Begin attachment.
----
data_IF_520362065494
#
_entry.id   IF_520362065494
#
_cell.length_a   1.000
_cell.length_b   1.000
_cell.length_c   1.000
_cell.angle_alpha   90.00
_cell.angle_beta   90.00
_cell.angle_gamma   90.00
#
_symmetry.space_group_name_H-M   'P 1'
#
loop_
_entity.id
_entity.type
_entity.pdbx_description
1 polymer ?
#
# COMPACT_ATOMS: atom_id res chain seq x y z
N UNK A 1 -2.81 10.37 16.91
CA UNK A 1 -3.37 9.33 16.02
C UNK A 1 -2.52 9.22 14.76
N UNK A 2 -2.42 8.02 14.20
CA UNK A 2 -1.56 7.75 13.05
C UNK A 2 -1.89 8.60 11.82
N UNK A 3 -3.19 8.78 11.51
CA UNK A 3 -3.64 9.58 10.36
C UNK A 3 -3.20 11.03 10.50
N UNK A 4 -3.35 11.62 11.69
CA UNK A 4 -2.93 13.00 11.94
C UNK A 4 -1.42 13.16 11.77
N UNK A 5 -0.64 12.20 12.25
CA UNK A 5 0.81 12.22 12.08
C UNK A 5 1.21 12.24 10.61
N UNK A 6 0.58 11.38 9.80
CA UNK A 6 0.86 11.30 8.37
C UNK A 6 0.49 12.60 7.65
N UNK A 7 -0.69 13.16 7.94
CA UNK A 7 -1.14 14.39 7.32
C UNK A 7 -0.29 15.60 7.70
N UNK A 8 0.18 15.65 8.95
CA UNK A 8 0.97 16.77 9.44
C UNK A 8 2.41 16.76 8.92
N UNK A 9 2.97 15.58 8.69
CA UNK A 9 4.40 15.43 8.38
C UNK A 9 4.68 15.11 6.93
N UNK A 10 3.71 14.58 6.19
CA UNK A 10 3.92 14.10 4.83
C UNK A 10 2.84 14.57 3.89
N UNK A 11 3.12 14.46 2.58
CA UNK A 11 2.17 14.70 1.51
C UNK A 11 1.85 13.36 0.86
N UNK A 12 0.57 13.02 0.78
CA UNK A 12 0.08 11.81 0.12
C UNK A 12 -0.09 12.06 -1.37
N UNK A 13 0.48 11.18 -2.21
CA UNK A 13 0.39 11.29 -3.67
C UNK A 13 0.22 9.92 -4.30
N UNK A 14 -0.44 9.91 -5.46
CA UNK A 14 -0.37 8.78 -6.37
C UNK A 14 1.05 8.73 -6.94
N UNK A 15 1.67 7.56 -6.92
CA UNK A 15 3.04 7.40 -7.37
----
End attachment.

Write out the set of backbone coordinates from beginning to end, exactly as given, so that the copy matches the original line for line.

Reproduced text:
data_IF_520362065494
#
_entry.id   IF_520362065494
#
_cell.length_a   1.000
_cell.length_b   1.000
_cell.length_c   1.000
_cell.angle_alpha   90.00
_cell.angle_beta   90.00
_cell.angle_gamma   90.00
#
_symmetry.space_group_name_H-M   'P 1'
#
loop_
_entity.id
_entity.type
_entity.pdbx_description
1 polymer ?
#
# COMPACT_ATOMS: atom_id res chain seq x y z
N UNK A 1 -2.81 10.37 16.91
CA UNK A 1 -3.37 9.33 16.02
C UNK A 1 -2.52 9.22 14.76
N UNK A 2 -2.42 8.02 14.20
CA UNK A 2 -1.56 7.75 13.05
C UNK A 2 -1.89 8.60 11.82
N UNK A 3 -3.19 8.78 11.51
CA UNK A 3 -3.64 9.58 10.36
C UNK A 3 -3.20 11.03 10.50
N UNK A 4 -3.35 11.62 11.69
CA UNK A 4 -2.93 13.00 11.94
C UNK A 4 -1.42 13.16 11.77
N UNK A 5 -0.64 12.20 12.25
CA UNK A 5 0.81 12.22 12.08
C UNK A 5 1.21 12.24 10.61
N UNK A 6 0.58 11.38 9.80
CA UNK A 6 0.86 11.30 8.37
C UNK A 6 0.49 12.60 7.65
N UNK A 7 -0.69 13.16 7.94
CA UNK A 7 -1.14 14.39 7.32
C UNK A 7 -0.29 15.60 7.70
N UNK A 8 0.18 15.65 8.95
CA UNK A 8 0.97 16.77 9.44
C UNK A 8 2.41 16.76 8.92
N UNK A 9 2.97 15.58 8.69
CA UNK A 9 4.40 15.43 8.38
C UNK A 9 4.68 15.11 6.93
N UNK A 10 3.71 14.58 6.19
CA UNK A 10 3.92 14.10 4.83
C UNK A 10 2.84 14.57 3.89
N UNK A 11 3.12 14.46 2.58
CA UNK A 11 2.17 14.70 1.51
C UNK A 11 1.85 13.36 0.86
N UNK A 12 0.57 13.02 0.78
CA UNK A 12 0.08 11.81 0.12
C UNK A 12 -0.09 12.06 -1.37
N UNK A 13 0.48 11.18 -2.21
CA UNK A 13 0.39 11.29 -3.67
C UNK A 13 0.22 9.92 -4.30
N UNK A 14 -0.44 9.91 -5.46
CA UNK A 14 -0.37 8.78 -6.37
C UNK A 14 1.05 8.73 -6.94
N UNK A 15 1.67 7.56 -6.92
CA UNK A 15 3.04 7.40 -7.37